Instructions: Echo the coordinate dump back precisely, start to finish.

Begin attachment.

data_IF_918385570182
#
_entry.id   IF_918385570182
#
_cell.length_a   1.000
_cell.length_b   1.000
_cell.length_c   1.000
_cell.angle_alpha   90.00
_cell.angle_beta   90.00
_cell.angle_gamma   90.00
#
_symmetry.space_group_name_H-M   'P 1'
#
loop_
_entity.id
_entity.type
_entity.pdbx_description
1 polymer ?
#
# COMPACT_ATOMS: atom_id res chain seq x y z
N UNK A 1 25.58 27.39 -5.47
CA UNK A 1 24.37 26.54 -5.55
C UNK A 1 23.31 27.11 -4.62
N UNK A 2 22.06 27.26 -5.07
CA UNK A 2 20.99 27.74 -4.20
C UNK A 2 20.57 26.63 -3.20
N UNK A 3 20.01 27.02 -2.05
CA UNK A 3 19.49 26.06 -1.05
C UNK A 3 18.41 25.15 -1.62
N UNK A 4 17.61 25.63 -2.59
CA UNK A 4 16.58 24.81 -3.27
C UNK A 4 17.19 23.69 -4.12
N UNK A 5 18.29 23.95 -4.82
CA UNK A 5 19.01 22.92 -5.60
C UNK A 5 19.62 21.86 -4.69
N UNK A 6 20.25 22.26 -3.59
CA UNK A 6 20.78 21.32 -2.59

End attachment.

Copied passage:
data_IF_918385570182
#
_entry.id   IF_918385570182
#
_cell.length_a   1.000
_cell.length_b   1.000
_cell.length_c   1.000
_cell.angle_alpha   90.00
_cell.angle_beta   90.00
_cell.angle_gamma   90.00
#
_symmetry.space_group_name_H-M   'P 1'
#
loop_
_entity.id
_entity.type
_entity.pdbx_description
1 polymer ?
#
# COMPACT_ATOMS: atom_id res chain seq x y z
N UNK A 1 25.58 27.39 -5.47
CA UNK A 1 24.37 26.54 -5.55
C UNK A 1 23.31 27.11 -4.62
N UNK A 2 22.06 27.26 -5.07
CA UNK A 2 20.99 27.74 -4.20
C UNK A 2 20.57 26.63 -3.20
N UNK A 3 20.01 27.02 -2.05
CA UNK A 3 19.49 26.06 -1.05
C UNK A 3 18.41 25.15 -1.62
N UNK A 4 17.61 25.63 -2.59
CA UNK A 4 16.58 24.81 -3.27
C UNK A 4 17.19 23.69 -4.12
N UNK A 5 18.29 23.95 -4.82
CA UNK A 5 19.01 22.92 -5.60
C UNK A 5 19.62 21.86 -4.69
N UNK A 6 20.25 22.26 -3.59
CA UNK A 6 20.78 21.32 -2.59